Introducing new Emu, Laurie Ann Thompson

Hey, I just got here,
and this is crazy,
but here’s my blog post,
so read it maybe.

Whether you like that song or not, it’s inescapable these days. It’s stuck in my head after watching two tiny young girls singing it together, complete with hand motions, at Starbucks the other day. At first I was appalled due to the entirely age-inappropriateness of the lyrics, but their performance was just too innocent and adorable. I couldn’t NOT smile. So, now I’m passing my little ear worm on to you. Aren’t you glad I’m here?

Just to keep you on your toes, we now have two Lauries as well as two Taras. Aside from that, I’m a bird (get it? emus?) of a different feather here so far. I write nonfiction, like Cynthia Levinson, and I write picture books, like Tara Lazar (and more, coming soon!), but I think I’m the only one here to combine the two: I specialize in nonfiction picture books. I love them. I read about 100 of them every year. I have bookshelves FULL of them in my house. Apparently they’re a tough sell, which I don’t really understand, because they’re awesome. But tough sell or not, it’s what I must do. And guess what? I sold one!

It currently doesn’t have a title or a publication date, but I can tell you this: it’s a biography of Emmanuel Ofosu Yeboah, who, with one leg, rode a bicycle nearly 400-miles across his home country of Ghana. His heroic ride garnered international attention and helped to change Ghana’s disability laws. And, by way of introduction, I can also tell you about “The Call,” or in my case, “The Calls.”

Call 1:
I am terrible about answering my phone. I am much better at leaving it in the car, in the drawer, out of battery, on silent, you name it. I also refuse to answer it when I’m doing something important, like writing, or driving, or sleeping. I am usually doing one of those three things. That means I occasionally miss important calls—like this one! Luckily, super-agent Joan knows this about me. Last May she sent me an email saying I should call her, because there was some “interesting interest” on my manuscript. I took a deep breath, got comfortable, and called her back. The interest was from a dream editor (Anne Schwartz) at a dream publisher (Schwartz & Wade/Random House). The interesting part was that she wanted a pre-empt (!), BUT… only if Sean Qualls would illustrate it. Were we interested? Um, one of the things we picture-book writers do if make lists of our dream illustrators for each project. Who was #1 on my secret list for this project? Yep, you guessed it—Sean Qualls! I seem to go into “must-act-professional” mode around Joan, so after a long pause, (I think) I managed to calmly ask, “Is there any downside to this?” Fortunately, Joan said no, so I said, “Let’s do it!” My fate would be in Mr. Qualls’ hands.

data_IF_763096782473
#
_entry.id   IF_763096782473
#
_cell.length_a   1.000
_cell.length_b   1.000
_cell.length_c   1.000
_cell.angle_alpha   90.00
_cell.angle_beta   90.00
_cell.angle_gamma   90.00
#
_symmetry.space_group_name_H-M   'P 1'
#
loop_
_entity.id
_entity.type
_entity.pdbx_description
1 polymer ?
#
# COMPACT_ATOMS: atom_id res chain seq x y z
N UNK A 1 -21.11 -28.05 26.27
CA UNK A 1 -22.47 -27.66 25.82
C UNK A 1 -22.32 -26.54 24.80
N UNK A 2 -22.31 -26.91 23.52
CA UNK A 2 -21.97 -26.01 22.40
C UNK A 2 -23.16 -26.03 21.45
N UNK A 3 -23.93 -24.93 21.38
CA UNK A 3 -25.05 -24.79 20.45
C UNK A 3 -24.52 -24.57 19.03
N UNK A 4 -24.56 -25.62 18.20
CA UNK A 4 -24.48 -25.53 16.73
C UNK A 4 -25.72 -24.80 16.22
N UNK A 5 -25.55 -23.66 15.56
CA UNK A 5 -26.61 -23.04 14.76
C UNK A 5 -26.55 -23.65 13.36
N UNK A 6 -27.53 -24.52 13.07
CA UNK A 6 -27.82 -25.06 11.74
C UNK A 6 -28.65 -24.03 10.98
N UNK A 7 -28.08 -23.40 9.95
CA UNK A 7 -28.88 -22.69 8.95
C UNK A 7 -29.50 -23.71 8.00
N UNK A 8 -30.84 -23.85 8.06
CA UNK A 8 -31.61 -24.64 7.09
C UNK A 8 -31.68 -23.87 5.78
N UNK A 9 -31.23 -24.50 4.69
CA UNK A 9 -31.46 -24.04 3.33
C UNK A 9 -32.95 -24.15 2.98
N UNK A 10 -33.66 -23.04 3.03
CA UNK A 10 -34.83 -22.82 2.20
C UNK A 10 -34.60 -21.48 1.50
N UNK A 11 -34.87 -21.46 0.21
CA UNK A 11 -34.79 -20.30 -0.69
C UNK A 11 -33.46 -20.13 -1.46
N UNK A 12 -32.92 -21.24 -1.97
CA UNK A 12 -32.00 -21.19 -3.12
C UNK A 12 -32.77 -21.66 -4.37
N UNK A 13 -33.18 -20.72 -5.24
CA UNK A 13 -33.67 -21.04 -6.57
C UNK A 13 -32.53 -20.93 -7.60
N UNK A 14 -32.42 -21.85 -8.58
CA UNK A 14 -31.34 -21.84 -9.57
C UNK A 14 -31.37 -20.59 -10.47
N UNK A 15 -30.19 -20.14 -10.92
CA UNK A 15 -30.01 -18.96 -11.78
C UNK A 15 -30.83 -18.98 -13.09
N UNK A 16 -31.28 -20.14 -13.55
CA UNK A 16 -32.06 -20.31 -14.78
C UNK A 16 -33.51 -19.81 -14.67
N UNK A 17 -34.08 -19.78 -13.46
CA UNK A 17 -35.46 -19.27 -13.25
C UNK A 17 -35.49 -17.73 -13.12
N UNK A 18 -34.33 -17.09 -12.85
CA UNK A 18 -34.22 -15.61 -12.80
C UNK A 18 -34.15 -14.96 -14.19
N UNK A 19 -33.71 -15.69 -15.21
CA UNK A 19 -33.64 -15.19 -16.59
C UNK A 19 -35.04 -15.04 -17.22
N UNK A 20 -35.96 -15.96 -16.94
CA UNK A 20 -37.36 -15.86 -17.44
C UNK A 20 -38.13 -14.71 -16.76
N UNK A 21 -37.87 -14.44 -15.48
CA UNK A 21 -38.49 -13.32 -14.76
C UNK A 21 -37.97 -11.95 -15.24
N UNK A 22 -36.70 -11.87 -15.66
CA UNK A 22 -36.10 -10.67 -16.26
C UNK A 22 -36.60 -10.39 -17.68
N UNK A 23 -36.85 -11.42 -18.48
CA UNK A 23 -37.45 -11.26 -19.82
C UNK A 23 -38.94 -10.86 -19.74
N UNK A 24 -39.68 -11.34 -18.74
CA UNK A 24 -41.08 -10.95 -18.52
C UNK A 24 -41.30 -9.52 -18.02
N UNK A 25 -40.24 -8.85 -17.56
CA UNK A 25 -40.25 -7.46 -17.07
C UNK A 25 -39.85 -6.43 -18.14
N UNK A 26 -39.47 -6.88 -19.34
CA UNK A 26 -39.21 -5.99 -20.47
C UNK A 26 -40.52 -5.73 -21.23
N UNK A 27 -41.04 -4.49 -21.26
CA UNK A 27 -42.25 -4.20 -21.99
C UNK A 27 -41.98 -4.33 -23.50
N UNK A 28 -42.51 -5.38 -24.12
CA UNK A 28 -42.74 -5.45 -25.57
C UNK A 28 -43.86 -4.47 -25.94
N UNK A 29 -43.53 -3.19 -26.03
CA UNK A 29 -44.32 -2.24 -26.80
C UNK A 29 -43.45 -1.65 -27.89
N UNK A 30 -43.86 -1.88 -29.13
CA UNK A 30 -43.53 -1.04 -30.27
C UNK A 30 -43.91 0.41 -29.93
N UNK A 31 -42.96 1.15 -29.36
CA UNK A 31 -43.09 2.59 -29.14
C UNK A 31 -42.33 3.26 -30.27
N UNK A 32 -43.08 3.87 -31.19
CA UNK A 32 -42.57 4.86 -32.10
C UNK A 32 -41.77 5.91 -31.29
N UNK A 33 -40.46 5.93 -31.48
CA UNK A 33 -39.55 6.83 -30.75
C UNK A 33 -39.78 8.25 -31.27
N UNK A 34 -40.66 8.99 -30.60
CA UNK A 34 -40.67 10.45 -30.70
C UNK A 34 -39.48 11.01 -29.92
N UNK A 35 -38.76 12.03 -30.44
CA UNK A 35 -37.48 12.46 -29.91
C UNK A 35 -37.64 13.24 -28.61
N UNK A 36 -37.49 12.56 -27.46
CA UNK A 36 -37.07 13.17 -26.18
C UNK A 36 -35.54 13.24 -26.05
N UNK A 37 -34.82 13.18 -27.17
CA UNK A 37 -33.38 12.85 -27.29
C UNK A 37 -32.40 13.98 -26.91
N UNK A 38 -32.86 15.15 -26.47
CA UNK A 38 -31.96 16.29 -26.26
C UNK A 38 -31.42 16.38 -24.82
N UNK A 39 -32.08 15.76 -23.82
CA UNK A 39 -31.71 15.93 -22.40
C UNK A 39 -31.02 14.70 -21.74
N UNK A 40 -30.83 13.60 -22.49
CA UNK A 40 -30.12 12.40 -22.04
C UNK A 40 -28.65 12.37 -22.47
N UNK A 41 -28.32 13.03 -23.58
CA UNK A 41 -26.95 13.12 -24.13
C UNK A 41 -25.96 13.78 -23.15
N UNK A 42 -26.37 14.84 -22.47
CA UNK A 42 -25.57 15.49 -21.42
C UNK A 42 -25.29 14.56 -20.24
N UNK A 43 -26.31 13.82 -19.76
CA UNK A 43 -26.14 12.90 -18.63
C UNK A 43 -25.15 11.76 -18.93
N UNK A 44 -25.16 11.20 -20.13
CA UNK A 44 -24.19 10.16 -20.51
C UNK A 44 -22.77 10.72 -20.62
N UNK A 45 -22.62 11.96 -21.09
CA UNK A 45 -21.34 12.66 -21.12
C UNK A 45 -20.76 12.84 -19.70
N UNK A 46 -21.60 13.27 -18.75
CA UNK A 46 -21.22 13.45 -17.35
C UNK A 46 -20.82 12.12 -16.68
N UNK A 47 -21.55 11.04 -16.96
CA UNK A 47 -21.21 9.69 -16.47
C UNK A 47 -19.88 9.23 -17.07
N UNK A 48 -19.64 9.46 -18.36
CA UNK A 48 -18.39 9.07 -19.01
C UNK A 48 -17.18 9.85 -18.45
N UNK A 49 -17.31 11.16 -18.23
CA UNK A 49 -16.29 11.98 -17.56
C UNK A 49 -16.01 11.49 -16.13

Call 2:
After a very long, nail-biting week (during which I only occasionally moaned, “How long does it take to read 600 words?”), I received another call from Joan. This time I was taking a walk with a friend and my husband. When the phone rang (yay, I had my phone, and it was on!), I thought to myself (in my typical phone-avoidance mindset), I am only going to answer this if it’s Joan. Yeah, right, like THAT’S going to happen. *looks at caller ID* Wait! It’s Joan!!! Then I got to say those words every writer longs to say, “Excuse me, but I have to take this. It’s my agent.” Bwah hah hah! Did I really just say that? I don’t even care what Joan says, just getting to say that out loud was enough. Wait, who am I kidding? No, it wasn’t enough. I want more! Geesh, just answer the phone before she hangs up, you moron. Yes, I remember all of that internal monologue perfectly, yet I don’t remember much of anything of the call itself. I was probably hyperventilating. I doubt I acted very professional. I have no idea if I said anything intelligible at all. But Joan must have, because when I hung up, I ran back to my hubby and friend and yelled, “Sean said YES!” There was hugging and crying, and I don’t think my feet touched the ground for the rest of the walk, or that whole day, or even for the next week.

Call 3:
I got my revision letter and notes a few days later (squee!), but there was still the matter of an offer to work out. At that point, I knew there was going to be extremely good news coming, but I still wasn’t allowed to tell anyone! That kind of secret is hard to keep, but I did it for two whole weeks. Then Joan got the offer and tried to call me to discuss the details. No answer. I called her back, but then she was driving. When she called me back, I was driving, on my way to the dentist. I couldn’t stand it any longer, so I put her on speaker and we ironed it all out while I zoomed down the freeway. We had just finished as I pulled into the dentist’s parking lot. I bet the dentist has never seen anyone looking that happy when they step into his office.

Well, that’s my “call” story. After all of the wonderful Emu’s Debuts launch parties recently, some of your beloved Emu’s Debuts will soon be retiring.  Fortunately, more of us newbies will be stepping in to introduce ourselves and keep the debut ball rolling (or at least be fodder for Jeannie Mobley’s diabolical tricks). Stay tuned!


Filed under Introduction, The Call

26 responses to “Introducing new Emu, Laurie Ann Thompson